Princess Sera, traveling with her troops in a time of famine and civil war, is recruited by the Indo-Iranian deity Mitra to find and restore the Royal Stars. If she is unable to break the stars’ bonds, death will befall her kingdom of Parsa (Persia). The Bull, the Scorpion, the Fish, and other figures of ancient Persian mythology will join her journey to save Parsa from ultimate destruction and her traitorous uncle Shaheen’s machinations. Or, to hear Sera summarize her situation in the first chapter, “I had my heart replaced with a glowing rock. Then I rescued an ancient star being from a gang of lizard men. I can handle complicated.”
Audrey Mok and Raul Angulo have created an eye-catching monster. Sera & The Royal Stars is too beautiful to resist. Everyone has a symmetrical, expressive face. The outfits always have a flowing element to them, from sashes to hair to those large tassels that come out the back of soldiers’ helmets. Paneling constantly uses cause and effect: a shield is struck in one panel and cracks below in the next. Someone charges forward in one diagonal panel and is challenged by someone running up the opposite direction along the same line. The colors are so damn satisfying that, after originally reading this comic digitally, I also purchased physical issues to check if the uncanny warm/cool color balancing works on the printed page (it does). The use of realistic and supernatural settings, as well as day and night light sources, means a variety of colors for each location. Jim Campbell’s lettering is unobtrusive and allows the visuals to breathe as much as possible. This isn’t just eye candy, it’s a mouthful of your favorite full-sized candy on Halloween.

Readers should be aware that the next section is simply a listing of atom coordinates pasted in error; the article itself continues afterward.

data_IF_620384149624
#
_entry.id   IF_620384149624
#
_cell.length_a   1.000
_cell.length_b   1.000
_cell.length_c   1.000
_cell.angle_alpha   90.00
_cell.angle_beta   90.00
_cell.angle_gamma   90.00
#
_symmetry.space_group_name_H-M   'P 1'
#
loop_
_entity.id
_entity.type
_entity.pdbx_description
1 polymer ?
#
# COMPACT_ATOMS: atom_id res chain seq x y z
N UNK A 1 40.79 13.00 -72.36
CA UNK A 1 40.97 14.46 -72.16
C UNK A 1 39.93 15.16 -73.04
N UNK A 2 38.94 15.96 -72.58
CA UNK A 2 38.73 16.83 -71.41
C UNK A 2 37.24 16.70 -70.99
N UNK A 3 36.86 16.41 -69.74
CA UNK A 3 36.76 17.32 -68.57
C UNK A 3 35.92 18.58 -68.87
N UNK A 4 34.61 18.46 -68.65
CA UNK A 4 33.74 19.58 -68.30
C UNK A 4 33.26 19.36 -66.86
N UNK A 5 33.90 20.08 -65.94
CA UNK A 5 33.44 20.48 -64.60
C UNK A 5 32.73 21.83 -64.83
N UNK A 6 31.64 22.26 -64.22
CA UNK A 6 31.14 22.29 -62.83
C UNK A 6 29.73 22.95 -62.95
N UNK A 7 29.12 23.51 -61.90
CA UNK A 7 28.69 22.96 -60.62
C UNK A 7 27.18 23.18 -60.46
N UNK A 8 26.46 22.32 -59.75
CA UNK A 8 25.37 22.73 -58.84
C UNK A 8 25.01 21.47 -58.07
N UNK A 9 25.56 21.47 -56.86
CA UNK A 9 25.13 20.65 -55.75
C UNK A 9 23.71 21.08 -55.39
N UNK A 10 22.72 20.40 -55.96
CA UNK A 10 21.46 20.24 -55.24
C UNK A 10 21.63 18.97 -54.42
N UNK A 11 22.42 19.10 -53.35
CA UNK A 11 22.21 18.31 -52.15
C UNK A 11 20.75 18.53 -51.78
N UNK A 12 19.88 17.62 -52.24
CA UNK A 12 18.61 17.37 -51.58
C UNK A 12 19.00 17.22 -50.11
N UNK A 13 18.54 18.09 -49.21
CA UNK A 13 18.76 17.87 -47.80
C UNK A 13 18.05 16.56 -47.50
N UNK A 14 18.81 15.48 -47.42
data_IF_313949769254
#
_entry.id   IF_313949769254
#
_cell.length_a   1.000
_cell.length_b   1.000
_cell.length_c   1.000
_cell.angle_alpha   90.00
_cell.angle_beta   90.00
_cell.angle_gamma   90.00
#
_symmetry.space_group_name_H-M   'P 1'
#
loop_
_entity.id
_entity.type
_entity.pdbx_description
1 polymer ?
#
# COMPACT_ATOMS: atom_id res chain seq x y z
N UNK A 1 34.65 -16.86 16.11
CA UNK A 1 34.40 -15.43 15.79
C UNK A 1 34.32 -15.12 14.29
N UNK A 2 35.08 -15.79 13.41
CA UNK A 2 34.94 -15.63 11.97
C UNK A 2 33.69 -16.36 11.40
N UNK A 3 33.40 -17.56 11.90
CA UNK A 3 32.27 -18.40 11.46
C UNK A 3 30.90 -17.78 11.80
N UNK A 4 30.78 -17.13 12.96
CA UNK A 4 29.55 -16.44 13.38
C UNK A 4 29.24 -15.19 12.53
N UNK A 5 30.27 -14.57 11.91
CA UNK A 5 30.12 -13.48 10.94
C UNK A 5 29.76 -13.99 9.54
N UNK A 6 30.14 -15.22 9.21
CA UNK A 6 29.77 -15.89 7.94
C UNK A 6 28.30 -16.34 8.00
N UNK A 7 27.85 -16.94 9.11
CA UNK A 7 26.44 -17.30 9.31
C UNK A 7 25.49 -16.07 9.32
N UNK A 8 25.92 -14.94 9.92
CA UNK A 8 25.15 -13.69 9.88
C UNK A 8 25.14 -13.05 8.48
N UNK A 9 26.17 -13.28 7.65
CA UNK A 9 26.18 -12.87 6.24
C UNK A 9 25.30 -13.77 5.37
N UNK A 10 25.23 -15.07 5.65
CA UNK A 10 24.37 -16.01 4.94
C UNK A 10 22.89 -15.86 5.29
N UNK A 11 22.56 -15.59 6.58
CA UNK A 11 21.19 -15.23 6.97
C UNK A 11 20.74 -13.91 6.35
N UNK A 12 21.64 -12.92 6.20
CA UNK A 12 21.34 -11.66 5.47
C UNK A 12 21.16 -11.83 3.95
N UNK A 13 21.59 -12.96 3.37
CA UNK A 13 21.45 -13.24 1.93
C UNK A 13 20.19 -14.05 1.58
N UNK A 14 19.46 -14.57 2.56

I am no expert on Persian mythology and cannot evaluate the accuracy or educational value of the figures portrayed; all the same, this is an attractive and compelling story that allows Sera ample opportunities to be strong, bold, stubborn, wistful, sad, assertive, amused, and confused. She must navigate family drama, especially her uncle’s power play for the throne. Supernatural norms emerge as she converses with royal stars and learns how they lost and could possibly regain their strength. The royal stars themselves act as mentors, instigators, teachers, and skilled defenders. Fire and ice magic bloom on the page. Punches, kicks, and blades create swooping lines and blur effects, though the violence is never gratuitous or gory. There is a water spirit who appears with an exposed (blue, translucent) breast on one page. Language is mild, with a couple of “dammits” and little else.
Hand this comic to fans of The Dragon Prince, Avatar: The Last Airbender, Yona of the Dawn, Blackbird, and anything else resembling a gorgeous fantasy adventure. Think of it as Monstress without the M rating and a must-have for your collection.
Sera and the Royal Stars, Vol. 1
By Jon Tsuei
Art by Audrey Mok
NFNT Age Recommendation: Teen (13-16), Older Teen (16-18)
Browse for more like this title
Character Traits: Persian
Creator Highlights: BIPOC Creator
Related to…: Inspired by myth